Link Prediction in Complex Networks

Link Prediction in Complex Networks

Manisha Pujari (Université Paris 13, France) and Rushed Kanawati (Université Paris 13, France)
Copyright: © 2016 |Pages: 40
DOI: 10.4018/978-1-4666-9964-9.ch003
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Abstract

This chapter presents the problem of link prediction in complex networks. It provides general description, formal definition of the problem and applications. It gives a state-of-art of various existing link prediction approaches concentrating more on topological approaches. It presents the main challenges of link prediction task in real networks. There is description of our new link prediction approach based on supervised rank aggregation and our attempts to deal with two of the challenges to improve the prediction results. One approach is to extend the set of attributes describing an example (pair of nodes) calculated in a multiplex network that includes the target network. Multiplex networks have a layered structure, each layer having different kinds of links between same sets of nodes. The second way is to use community information for sampling of examples to deal with the problem of class imbalance. All experiments have been conducted on real networks extracted from well-known DBLP bibliographic database.
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1. Introduction

Link prediction has attracted the attention of many researchers from different research fields. It consists of estimating the likelihood of existence or appearance of an edge between two unlinked nodes, based on observed links and attributes that contain information about the nodes, edges or the entire graph. It has important applications in many fields including social, biological and information systems etc. Link prediction has been widely used in biological networks like protein interaction network, metabolic networks, food web. It is used for finding missing links and thereby helps in reducing the experimental cost if the predictions are accurate. In social interaction and academic or commercial collaboration networks they can play an important role to predict new associations (new edges). This further has utility in recommendation task: a service provided by almost all social networks and majorly used in e-commerce sites. Link prediction can also be helpful in finding hidden links in criminal networks, which is another critical field of research. Link prediction can be basically of two types: structural and temporal.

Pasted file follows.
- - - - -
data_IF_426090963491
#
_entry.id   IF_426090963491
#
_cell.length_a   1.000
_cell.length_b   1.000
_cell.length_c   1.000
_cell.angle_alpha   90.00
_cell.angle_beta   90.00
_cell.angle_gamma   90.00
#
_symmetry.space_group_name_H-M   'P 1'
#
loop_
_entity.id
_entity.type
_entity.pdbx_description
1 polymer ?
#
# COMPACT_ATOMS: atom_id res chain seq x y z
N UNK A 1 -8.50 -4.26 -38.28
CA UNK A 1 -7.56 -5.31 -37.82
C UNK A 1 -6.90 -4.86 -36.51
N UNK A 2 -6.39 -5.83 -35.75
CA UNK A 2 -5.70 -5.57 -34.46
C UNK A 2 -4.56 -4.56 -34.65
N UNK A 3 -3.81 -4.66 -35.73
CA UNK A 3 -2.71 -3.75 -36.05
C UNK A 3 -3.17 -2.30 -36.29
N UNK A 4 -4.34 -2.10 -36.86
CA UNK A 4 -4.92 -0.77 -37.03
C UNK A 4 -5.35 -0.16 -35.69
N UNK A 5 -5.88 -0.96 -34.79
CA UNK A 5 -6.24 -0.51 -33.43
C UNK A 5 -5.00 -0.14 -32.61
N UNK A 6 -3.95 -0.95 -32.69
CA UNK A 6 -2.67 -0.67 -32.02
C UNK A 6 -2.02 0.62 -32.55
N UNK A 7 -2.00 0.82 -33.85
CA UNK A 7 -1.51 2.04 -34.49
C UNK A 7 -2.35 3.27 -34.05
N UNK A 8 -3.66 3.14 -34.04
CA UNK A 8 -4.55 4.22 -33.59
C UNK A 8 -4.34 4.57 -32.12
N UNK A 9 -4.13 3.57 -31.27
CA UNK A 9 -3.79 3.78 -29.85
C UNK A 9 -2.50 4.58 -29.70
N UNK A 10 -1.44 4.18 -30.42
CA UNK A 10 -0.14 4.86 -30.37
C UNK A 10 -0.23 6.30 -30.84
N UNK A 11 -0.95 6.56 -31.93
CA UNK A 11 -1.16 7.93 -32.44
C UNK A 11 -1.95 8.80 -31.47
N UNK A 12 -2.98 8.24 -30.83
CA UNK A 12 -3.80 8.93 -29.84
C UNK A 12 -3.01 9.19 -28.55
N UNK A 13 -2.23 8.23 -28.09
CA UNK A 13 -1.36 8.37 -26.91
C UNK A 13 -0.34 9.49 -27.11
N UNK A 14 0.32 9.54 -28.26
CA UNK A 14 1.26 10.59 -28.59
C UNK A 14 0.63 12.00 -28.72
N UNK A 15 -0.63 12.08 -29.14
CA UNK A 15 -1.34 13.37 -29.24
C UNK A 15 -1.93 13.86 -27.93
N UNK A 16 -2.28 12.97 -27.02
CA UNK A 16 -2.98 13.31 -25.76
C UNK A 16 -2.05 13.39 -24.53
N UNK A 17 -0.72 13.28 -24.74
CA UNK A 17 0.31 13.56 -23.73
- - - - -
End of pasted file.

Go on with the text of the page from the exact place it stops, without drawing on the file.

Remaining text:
• Structural link prediction refers to the problem of finding missing or hidden links which probably exist in a network (Liben-Nowell & Kleinberg, 2007; Menon & Eklan, 2011; Taskar et al., 2003; Yin et al., 2011). It focuses on inferring the existence of links that are not directly visible, by using observable data of the network. It has direct application to find unobserved patterns of genes, protein interactions for the medical studies on various diseases like cancer, HIV, Alzheimer etc. (Airoldi et al., 2006; Eronen & Toivonen, 2012). It can also help to find existing criminal links which often remain hidden in a network (Clauset et al., 2008; Fire et al., 2013).

  • Temporal link prediction refers to the problem of finding new links by studying the temporal history of a network (Benchettara, Kanawati, & Rouveirol, 2010; Hasan, Chaoji, Salem, & Zaki, 2006; Berlingerio et al., 2009; Hasan et al., 2006; Huang & Lin, 2008; Liben-Nowell & Kleinberg, 2007). So here we have information about the network till time t and the goal will be to predict a new link that may appear at some point of time in future say t+k. It has its application primarily in recommendation systems that are being used widely in e-commerce websites for product recommendations, in any search engines to help users with probably relevant terms they might be searching, for recommendation of tags in social resources sharing websites like Flickr1, YouTube2, De.li.ci.ous3 etc. and very commonly used for recommendation of friends in many social networks like Facebook4 and Twitter5. It has another significant use in predicting future collaborations between researchers for academic purposes (Benchettara et al., 2010a,b; Kunegis et al., 2010).

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